How to Handle Situational Interview Questions

Situational interview questions are used to test your problem solving skills. Hiring managers want candidates that know how to analyze and deal with all types of situations. There may be no right answer to these questions, but they provide a fuller picture of your experiences and capabilities beyond what’s written on the resume.

Being Prepared

Situational interview questions are impromptu tests of your people skills, your ability to organize production, your capacity to communicate, and, most importantly, to assess your penchant for finding solutions.When responding to a query, be positive, and when possible, use an example from your past, whether professional or personal. While you should keep in mind the job description, most situational interview questions will focus on your capacity to operate effectively in a professional environment. But if you can find a way to work the specific job into your answers, that would certainly highlight your skills.

Do not be afraid to ask for clarification of any question. It could help you get to a better answer.

Sample Situational Interview Questions & Answers

If you discovered a coworker was disclosing confidential information, what would you do?

I’d talk to the coworker and try to make her realize how her actions affect all of us. I would try to convince her she needs to stop immediately. If I were to discover later she was still divulging company secrets, I’d have no choice but to go to my manager.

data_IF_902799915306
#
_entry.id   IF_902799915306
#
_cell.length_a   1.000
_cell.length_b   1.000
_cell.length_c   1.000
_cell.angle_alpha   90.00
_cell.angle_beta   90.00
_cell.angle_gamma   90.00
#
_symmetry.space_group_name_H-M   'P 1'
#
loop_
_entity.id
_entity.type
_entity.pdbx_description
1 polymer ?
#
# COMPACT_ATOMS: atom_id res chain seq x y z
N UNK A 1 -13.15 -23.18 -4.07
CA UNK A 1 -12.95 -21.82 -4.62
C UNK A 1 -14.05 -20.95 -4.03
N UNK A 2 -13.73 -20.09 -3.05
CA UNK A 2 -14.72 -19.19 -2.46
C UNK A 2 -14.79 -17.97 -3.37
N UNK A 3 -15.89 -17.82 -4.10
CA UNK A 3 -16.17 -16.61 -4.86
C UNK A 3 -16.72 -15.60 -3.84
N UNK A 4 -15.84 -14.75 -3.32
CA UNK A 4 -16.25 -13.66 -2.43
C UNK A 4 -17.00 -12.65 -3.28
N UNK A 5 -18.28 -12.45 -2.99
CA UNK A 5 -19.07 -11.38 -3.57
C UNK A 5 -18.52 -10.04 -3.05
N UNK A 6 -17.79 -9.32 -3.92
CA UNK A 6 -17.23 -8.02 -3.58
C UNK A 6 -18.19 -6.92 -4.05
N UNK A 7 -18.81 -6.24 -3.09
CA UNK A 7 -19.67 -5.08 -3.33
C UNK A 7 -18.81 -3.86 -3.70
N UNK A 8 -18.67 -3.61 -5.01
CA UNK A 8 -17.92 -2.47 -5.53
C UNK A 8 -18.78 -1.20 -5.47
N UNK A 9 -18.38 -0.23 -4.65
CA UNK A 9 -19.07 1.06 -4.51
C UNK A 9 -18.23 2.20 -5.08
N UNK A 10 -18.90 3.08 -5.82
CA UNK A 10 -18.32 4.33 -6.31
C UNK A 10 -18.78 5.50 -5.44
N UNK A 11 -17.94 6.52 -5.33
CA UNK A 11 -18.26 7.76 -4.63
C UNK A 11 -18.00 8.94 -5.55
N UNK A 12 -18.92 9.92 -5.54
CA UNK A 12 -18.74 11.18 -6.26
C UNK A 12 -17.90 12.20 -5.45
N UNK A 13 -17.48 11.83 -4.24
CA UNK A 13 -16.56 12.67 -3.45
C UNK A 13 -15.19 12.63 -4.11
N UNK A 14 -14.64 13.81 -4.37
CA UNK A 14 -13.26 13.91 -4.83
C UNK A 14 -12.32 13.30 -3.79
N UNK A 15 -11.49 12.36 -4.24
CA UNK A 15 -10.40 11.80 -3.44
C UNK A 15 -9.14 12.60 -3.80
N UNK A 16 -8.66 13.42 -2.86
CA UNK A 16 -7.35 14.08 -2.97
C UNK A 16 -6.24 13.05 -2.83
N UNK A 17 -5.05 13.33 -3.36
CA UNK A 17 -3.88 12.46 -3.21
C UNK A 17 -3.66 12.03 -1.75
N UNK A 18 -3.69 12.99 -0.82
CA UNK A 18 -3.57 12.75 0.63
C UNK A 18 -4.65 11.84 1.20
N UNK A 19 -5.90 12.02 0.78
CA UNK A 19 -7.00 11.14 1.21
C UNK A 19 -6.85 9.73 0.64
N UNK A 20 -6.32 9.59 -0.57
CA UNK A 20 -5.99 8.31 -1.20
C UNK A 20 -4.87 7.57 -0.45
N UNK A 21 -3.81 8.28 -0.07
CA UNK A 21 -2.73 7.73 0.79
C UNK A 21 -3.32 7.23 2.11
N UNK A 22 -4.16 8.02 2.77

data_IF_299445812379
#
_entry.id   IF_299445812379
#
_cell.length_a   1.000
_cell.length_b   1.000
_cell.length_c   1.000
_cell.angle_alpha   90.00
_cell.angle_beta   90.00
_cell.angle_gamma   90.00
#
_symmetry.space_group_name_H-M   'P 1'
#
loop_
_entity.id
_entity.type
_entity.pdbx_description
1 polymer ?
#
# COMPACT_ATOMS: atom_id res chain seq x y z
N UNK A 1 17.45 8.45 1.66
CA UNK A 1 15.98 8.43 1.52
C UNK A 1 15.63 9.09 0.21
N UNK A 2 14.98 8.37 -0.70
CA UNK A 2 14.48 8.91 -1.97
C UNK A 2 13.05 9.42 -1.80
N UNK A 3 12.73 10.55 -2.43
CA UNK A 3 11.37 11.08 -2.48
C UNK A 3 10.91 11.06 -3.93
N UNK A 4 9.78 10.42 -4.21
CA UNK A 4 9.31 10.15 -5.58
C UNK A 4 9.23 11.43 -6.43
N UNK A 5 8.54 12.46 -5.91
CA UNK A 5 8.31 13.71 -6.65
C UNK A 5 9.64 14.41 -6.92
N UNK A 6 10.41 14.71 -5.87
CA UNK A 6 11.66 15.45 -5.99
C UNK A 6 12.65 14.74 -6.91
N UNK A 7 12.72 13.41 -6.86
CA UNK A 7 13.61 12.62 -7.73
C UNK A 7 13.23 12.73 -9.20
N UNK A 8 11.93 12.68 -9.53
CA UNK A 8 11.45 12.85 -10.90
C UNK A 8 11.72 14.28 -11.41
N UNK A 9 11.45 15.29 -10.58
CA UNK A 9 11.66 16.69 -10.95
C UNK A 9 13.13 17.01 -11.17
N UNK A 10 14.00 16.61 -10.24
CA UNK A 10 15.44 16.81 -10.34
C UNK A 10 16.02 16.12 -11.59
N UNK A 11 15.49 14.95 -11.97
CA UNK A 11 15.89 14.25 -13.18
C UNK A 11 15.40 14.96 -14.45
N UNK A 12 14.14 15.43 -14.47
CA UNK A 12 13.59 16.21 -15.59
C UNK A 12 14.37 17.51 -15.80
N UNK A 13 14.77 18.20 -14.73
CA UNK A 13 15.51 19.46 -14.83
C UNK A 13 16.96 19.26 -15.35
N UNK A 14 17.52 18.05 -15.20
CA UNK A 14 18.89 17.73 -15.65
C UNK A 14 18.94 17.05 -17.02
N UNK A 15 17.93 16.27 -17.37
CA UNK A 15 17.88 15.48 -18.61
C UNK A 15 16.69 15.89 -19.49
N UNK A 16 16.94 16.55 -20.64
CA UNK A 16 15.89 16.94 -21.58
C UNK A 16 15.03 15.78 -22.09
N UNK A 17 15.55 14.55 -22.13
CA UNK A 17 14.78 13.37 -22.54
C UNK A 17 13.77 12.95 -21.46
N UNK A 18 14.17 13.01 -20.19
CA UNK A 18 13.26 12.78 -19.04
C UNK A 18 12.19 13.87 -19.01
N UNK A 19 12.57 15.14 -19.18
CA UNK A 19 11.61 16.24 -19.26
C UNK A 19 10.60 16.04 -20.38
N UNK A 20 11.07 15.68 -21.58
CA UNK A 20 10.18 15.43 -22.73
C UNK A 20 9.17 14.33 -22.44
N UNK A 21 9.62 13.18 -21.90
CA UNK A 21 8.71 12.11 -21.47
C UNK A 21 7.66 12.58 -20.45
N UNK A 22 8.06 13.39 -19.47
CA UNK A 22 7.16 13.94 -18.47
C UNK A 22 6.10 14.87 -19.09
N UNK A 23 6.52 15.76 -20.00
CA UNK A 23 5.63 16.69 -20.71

If you had a great idea and management was resisting, how would you handle it?

I would try to understand what issues management had with my idea. Maybe they see problems that I don’t. If I still felt strongly about it, I’d rework the idea to fit their input and use concrete examples to demonstrate benefits. If management still didn’t buy it, I’d have to move on. No hard feelings.

How do you handle working with difficult people?

Well, I remember working on a project with someone I had trouble communicating with. I built a rapport with him by taking an interest in his grandson. I even bought him a small Tonka truck because the kid liked them. Because of this, the coworker loosened up and the entire team saw a change for the better in him.

Remember, LiveCareer has all the research you need to prepare for situational interview questions, as well as Resume Builder, an exceptional tool for creating your resume.

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